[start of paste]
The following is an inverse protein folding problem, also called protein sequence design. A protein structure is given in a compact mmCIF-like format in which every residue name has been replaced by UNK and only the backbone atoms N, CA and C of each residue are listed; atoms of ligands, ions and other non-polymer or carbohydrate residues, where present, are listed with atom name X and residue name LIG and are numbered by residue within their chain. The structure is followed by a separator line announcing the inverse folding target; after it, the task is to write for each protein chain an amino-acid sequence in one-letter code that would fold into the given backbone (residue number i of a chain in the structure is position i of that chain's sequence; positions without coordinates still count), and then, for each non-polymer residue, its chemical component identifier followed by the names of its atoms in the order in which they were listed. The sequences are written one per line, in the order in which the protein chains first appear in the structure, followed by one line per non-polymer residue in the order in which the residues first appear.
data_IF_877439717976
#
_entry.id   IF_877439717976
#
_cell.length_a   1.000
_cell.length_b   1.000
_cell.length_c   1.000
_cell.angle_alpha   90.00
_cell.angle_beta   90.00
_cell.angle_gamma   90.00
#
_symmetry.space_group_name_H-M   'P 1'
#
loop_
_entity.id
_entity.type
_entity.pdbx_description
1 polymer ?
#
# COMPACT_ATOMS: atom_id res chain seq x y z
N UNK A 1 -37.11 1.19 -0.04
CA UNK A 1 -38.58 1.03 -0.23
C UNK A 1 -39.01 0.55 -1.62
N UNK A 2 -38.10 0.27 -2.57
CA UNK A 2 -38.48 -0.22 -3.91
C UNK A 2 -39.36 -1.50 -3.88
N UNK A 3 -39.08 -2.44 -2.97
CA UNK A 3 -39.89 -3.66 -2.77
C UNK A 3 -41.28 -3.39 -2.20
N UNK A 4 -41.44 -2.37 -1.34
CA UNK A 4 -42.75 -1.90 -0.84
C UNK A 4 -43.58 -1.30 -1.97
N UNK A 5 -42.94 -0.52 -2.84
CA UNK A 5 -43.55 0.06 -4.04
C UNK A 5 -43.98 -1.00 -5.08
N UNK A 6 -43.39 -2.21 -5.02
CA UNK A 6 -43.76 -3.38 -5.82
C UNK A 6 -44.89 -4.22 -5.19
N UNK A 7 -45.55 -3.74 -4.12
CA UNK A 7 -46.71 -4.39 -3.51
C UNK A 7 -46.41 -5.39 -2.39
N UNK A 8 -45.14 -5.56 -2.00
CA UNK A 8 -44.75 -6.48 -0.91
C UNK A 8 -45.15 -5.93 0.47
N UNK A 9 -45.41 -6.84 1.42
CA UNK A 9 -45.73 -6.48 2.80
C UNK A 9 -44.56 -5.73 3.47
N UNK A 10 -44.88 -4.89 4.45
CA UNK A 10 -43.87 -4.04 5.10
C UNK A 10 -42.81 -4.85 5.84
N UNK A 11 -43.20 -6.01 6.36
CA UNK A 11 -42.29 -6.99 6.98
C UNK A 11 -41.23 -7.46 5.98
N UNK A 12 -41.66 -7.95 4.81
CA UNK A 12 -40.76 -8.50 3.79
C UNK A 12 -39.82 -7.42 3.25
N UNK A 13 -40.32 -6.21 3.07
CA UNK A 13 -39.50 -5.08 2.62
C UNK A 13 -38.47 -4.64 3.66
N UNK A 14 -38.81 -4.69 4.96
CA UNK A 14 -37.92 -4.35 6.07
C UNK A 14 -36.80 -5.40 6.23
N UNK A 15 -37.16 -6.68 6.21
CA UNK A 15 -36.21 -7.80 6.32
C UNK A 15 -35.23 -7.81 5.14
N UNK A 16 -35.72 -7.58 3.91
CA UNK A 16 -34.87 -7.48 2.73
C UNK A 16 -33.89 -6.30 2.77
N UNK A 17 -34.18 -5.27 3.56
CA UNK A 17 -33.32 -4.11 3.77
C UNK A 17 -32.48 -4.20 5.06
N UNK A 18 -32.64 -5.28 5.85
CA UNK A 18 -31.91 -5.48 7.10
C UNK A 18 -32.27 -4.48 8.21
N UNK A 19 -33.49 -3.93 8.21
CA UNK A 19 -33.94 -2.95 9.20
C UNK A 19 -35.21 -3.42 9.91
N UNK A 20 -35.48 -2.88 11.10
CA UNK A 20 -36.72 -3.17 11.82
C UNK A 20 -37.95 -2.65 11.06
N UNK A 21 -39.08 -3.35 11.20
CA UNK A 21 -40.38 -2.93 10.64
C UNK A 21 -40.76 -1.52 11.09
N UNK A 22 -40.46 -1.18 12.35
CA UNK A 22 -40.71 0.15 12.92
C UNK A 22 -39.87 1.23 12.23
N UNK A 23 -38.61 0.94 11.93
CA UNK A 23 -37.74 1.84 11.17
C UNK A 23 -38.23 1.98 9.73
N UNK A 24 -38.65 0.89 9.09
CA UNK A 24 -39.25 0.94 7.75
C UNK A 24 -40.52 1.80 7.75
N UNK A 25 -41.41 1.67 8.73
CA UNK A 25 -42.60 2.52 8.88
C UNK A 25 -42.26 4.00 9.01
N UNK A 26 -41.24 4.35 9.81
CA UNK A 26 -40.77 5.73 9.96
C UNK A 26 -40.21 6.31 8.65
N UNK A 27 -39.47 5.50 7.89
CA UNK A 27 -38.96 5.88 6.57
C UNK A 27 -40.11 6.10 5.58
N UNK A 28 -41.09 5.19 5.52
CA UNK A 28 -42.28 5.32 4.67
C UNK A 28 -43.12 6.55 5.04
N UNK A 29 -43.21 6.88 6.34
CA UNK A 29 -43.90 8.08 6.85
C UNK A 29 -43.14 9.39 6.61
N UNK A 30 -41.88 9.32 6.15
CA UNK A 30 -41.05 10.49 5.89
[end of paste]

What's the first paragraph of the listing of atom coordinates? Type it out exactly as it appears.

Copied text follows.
The following is an inverse protein folding problem, also called protein sequence design. A protein structure is given in a compact mmCIF-like format in which every residue name has been replaced by UNK and only the backbone atoms N, CA and C of each residue are listed; atoms of ligands, ions and other non-polymer or carbohydrate residues, where present, are listed with atom name X and residue name LIG and are numbered by residue within their chain. The structure is followed by a separator line announcing the inverse folding target; after it, the task is to write for each protein chain an amino-acid sequence in one-letter code that would fold into the given backbone (residue number i of a chain in the structure is position i of that chain's sequence; positions without coordinates still count), and then, for each non-polymer residue, its chemical component identifier followed by the names of its atoms in the order in which they were listed. The sequences are written one per line, in the order in which the protein chains first appear in the structure, followed by one line per non-polymer residue in the order in which the residues first appear.